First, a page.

Counting the Union dividend

I support the Union between England and Scotland.

I would hate to have to cross a border to go to England and vice versa, and have allegiance to both countries.

I am against anything that raises barriers and divides people. Nationalism is a corrosive force – 20th century history should tell us that. We should be moving towards the brotherhood of man rather than emphasising our differences.

Decisions about people’s lives should be devolved to an administrative level that makes economic and political sense – e. g. Kelso’s traffic plan on the one hand and control of North Sea fish stocks on the other.

Authority should be given to multinational institutions to deal with situations such as Syria, but the nation state has no particular virtue – it could be argued that the idea has done more harm than good throughout its history. It raises barriers and heightens emotions.

I have no quarrel with the idea of Scottish culture – kilts, bagpipes, Highland dancing – or literature – Robert Burns, Hugh MacDiarmid, Liz Lochead – but I prefer the example of Seamus Heaney, who translated Beowulf into English and expressed his admiration for William Wordsworth.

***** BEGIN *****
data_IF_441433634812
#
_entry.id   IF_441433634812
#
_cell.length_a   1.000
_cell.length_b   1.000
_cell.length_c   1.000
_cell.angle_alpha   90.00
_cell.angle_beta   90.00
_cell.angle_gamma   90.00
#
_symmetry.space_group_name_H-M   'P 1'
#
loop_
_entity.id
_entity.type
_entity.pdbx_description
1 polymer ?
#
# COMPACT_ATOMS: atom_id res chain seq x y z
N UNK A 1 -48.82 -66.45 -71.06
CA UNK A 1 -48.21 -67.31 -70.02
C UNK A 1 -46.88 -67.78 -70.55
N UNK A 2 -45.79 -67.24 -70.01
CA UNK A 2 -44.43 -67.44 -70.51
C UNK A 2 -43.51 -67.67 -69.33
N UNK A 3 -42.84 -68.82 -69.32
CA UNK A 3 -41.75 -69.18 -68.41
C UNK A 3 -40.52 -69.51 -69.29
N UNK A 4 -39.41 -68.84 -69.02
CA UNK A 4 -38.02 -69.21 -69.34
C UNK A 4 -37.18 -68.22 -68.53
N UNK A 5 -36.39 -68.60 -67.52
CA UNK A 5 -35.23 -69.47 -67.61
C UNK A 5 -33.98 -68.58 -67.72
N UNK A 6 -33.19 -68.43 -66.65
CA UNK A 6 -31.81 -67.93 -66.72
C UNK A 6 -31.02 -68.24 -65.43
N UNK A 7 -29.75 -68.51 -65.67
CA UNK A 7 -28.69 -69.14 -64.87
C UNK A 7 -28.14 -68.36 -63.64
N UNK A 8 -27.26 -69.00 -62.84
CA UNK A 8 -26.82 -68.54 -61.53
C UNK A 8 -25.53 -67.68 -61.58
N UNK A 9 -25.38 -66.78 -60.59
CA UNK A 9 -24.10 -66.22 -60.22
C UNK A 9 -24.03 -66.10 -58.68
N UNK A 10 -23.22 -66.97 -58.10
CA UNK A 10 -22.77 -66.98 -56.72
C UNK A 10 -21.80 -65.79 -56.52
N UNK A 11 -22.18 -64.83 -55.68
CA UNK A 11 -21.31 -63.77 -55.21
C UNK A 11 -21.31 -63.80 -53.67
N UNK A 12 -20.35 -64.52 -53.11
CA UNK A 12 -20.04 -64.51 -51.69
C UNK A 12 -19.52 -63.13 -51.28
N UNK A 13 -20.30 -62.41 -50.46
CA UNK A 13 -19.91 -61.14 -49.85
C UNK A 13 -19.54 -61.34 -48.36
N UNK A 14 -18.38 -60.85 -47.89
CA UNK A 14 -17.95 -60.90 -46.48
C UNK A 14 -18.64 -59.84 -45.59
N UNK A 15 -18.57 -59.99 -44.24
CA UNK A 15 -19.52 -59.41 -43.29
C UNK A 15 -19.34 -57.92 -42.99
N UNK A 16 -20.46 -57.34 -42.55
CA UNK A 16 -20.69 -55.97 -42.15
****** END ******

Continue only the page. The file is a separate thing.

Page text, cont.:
Culture ought to cross boundaries, not emphasise them.

We should be celebrating the Union’s positive benefits such as the huge contribution made by Scotsmen to the intellectual, literary and scientific worlds – Hume, Adam Smith, Hutton, James Watt, Lord Kelvin and Joseph Lister. Britain gave them a wider canvas to work on.

As many Scots emigrated to England to find work as went to the colonies – and Scotsmen and women made a vital contribution to the peopling of Canada, Australia and New Zealand, and to the governing and development of India. Scottish soldiers played a hugely-important role in the First and Second World Wars.

When my daughter was celebrating Hogmanay in Edinburgh, she greeted a fellow reveller and wished her a Happy New Year – but met with the riposte: “F**k off, you’re English!”

That’s why I fear the campaign for independence. We are better together.

William Simpson

Tweedsyde Park

Kelso